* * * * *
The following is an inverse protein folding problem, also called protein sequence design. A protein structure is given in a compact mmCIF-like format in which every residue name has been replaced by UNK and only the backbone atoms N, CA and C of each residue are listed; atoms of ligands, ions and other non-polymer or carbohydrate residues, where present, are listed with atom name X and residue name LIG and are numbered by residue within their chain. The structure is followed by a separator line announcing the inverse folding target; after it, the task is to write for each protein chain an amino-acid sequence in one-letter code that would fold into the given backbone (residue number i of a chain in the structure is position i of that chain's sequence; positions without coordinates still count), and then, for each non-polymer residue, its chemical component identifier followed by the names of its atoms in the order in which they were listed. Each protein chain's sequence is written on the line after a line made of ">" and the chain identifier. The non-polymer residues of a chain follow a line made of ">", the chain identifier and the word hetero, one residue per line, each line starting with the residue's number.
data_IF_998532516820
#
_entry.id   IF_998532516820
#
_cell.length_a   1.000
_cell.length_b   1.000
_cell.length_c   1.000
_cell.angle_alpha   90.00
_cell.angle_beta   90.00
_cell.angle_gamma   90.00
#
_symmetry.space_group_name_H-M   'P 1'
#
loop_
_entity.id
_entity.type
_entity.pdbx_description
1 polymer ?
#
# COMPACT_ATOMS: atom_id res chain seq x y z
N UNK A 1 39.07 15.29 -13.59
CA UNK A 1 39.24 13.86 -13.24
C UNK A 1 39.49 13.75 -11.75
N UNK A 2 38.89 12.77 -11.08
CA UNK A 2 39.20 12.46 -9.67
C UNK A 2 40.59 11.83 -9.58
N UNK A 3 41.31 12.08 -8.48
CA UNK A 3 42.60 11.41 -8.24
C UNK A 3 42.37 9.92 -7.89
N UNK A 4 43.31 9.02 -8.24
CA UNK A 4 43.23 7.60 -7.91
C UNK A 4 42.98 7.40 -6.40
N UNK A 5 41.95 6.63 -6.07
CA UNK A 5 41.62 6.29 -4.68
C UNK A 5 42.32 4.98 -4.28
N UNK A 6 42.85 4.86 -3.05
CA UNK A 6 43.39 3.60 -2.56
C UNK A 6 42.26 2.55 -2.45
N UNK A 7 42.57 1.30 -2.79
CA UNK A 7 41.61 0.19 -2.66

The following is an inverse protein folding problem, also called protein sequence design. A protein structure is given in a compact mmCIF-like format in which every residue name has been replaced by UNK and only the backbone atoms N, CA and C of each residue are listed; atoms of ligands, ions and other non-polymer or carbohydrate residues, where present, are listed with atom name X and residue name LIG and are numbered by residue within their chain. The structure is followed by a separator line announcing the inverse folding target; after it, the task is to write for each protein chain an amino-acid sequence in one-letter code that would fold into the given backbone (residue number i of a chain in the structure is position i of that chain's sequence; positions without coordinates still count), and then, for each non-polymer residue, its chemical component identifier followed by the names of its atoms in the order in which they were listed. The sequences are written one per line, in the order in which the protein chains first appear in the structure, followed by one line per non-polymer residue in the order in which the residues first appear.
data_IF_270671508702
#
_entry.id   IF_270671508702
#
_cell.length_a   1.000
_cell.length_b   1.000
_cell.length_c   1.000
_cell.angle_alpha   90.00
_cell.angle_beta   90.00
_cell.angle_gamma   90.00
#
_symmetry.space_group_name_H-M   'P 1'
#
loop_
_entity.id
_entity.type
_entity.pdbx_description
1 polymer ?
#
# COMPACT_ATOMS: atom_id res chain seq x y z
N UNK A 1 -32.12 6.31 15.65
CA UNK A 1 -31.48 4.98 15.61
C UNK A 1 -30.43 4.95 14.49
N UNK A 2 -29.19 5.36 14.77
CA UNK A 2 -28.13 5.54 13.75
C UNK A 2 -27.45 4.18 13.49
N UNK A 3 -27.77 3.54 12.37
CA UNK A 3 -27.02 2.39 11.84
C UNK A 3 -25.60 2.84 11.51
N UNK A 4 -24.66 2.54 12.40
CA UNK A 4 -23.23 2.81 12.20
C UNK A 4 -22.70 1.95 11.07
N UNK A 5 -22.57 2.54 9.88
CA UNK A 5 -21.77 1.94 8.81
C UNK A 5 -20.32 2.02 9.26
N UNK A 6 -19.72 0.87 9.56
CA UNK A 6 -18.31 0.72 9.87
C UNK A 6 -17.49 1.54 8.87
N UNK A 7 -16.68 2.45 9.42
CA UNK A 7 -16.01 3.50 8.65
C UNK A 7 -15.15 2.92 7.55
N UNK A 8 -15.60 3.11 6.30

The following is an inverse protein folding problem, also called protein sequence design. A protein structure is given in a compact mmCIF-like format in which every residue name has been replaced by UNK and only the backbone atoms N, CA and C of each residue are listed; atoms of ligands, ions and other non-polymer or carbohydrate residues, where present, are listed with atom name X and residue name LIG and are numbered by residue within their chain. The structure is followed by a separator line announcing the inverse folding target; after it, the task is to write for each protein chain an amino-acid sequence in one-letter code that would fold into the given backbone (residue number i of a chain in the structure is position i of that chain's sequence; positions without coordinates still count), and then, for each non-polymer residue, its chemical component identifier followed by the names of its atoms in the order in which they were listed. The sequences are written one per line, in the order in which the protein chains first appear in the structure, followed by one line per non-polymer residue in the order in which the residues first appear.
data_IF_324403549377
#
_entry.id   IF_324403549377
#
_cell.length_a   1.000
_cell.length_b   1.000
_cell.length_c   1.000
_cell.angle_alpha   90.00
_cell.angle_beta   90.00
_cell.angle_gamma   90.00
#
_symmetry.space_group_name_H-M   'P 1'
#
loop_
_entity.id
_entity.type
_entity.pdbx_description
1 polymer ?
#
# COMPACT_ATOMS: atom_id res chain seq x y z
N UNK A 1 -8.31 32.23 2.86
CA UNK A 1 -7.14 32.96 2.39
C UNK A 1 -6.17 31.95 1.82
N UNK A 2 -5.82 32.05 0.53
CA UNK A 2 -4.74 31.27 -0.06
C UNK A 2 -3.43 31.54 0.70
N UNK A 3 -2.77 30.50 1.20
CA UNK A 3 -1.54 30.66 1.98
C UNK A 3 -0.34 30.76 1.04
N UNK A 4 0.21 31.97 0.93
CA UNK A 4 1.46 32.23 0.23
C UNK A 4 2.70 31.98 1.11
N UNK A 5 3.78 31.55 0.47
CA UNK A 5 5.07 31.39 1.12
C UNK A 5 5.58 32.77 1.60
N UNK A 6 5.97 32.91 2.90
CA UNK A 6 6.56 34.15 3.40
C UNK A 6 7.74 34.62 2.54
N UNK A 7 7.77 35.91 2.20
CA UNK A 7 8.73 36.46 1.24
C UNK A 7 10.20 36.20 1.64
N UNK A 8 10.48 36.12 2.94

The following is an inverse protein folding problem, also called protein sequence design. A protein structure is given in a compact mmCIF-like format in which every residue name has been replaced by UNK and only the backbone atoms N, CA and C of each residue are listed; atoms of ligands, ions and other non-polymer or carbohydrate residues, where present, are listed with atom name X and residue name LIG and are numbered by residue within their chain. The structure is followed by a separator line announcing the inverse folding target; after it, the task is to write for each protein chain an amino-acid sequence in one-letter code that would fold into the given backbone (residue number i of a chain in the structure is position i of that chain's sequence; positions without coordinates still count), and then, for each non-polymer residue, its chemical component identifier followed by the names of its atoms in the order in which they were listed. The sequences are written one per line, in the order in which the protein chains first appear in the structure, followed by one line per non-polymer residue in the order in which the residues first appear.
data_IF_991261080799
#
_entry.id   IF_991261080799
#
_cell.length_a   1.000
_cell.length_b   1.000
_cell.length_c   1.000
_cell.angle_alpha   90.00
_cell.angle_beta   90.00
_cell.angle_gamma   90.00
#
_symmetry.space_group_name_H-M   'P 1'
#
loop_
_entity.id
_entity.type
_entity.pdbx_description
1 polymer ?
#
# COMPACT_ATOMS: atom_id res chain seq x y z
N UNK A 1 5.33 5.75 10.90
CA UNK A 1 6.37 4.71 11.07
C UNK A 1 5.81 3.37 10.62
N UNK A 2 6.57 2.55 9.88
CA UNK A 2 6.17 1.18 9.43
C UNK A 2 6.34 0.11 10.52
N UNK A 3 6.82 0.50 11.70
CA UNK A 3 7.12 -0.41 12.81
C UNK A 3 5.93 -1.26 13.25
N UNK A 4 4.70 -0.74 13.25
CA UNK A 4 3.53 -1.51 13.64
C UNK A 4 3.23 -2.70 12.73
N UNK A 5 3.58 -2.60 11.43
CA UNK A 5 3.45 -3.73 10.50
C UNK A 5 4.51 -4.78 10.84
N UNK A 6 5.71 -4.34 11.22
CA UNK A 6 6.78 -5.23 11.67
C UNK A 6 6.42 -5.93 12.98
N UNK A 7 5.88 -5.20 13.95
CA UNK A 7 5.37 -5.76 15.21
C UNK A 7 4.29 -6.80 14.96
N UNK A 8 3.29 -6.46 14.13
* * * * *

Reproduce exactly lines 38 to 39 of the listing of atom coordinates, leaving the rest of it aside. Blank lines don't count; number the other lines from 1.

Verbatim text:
CA UNK A 6 43.39 3.60 -2.56
C UNK A 6 42.26 2.55 -2.45